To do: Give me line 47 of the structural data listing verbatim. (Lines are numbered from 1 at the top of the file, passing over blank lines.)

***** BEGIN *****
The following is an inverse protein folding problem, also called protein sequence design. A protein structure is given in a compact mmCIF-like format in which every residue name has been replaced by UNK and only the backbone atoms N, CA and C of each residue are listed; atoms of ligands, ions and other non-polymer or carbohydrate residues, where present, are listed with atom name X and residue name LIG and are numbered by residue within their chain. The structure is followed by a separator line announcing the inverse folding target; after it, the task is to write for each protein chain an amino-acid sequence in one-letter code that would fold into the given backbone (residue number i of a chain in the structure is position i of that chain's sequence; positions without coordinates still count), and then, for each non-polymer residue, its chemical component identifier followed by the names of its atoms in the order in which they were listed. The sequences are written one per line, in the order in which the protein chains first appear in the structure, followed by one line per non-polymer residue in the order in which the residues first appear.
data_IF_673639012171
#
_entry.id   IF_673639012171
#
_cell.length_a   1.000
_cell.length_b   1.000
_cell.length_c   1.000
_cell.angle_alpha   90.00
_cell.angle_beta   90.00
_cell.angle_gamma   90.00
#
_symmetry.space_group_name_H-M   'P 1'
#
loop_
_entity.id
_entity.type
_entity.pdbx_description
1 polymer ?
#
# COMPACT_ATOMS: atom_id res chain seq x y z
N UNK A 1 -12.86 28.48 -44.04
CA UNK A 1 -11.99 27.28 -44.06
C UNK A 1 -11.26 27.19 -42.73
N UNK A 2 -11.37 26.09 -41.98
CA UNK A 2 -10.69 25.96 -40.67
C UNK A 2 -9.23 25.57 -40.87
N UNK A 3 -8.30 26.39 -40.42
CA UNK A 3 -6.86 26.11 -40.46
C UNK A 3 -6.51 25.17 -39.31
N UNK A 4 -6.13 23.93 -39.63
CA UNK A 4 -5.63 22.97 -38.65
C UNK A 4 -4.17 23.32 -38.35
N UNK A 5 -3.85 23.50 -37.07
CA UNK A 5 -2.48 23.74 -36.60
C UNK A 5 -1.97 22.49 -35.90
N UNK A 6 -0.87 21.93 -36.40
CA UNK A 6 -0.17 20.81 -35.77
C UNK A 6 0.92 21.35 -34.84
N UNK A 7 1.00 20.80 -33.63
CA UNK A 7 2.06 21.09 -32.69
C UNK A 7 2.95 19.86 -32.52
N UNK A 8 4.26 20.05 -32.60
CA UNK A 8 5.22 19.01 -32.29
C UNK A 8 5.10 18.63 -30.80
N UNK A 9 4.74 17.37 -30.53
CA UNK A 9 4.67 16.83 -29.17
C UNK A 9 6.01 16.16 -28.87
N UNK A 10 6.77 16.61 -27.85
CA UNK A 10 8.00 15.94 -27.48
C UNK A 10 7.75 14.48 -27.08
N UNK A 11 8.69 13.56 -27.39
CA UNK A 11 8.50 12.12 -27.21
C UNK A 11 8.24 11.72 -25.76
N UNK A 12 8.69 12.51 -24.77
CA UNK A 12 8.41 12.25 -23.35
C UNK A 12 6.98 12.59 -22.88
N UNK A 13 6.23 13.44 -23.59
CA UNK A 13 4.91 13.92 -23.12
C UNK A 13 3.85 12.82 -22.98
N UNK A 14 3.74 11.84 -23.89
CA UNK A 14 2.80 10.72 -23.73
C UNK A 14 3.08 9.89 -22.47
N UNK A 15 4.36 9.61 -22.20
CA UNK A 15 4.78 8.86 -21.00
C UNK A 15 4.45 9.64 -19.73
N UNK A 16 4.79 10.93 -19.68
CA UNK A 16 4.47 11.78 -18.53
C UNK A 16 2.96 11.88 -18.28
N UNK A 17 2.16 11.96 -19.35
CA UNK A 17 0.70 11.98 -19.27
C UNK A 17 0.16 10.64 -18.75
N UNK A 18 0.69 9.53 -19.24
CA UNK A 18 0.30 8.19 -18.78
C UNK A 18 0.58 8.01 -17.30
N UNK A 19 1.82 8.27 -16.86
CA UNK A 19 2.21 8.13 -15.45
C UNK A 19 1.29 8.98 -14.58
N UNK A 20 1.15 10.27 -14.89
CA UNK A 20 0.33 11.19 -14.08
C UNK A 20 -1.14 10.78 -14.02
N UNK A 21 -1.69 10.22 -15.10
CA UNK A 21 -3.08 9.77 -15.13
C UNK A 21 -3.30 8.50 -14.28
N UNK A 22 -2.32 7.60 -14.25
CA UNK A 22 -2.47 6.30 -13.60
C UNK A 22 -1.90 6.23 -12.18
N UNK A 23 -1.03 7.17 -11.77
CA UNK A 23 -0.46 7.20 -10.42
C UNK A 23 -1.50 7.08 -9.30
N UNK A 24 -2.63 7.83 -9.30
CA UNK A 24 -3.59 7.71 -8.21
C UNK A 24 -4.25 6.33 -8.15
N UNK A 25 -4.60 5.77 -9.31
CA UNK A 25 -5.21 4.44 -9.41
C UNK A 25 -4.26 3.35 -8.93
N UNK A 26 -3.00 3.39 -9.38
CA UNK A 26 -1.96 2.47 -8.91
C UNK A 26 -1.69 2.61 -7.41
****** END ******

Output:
CA UNK A 9 4.67 16.83 -29.17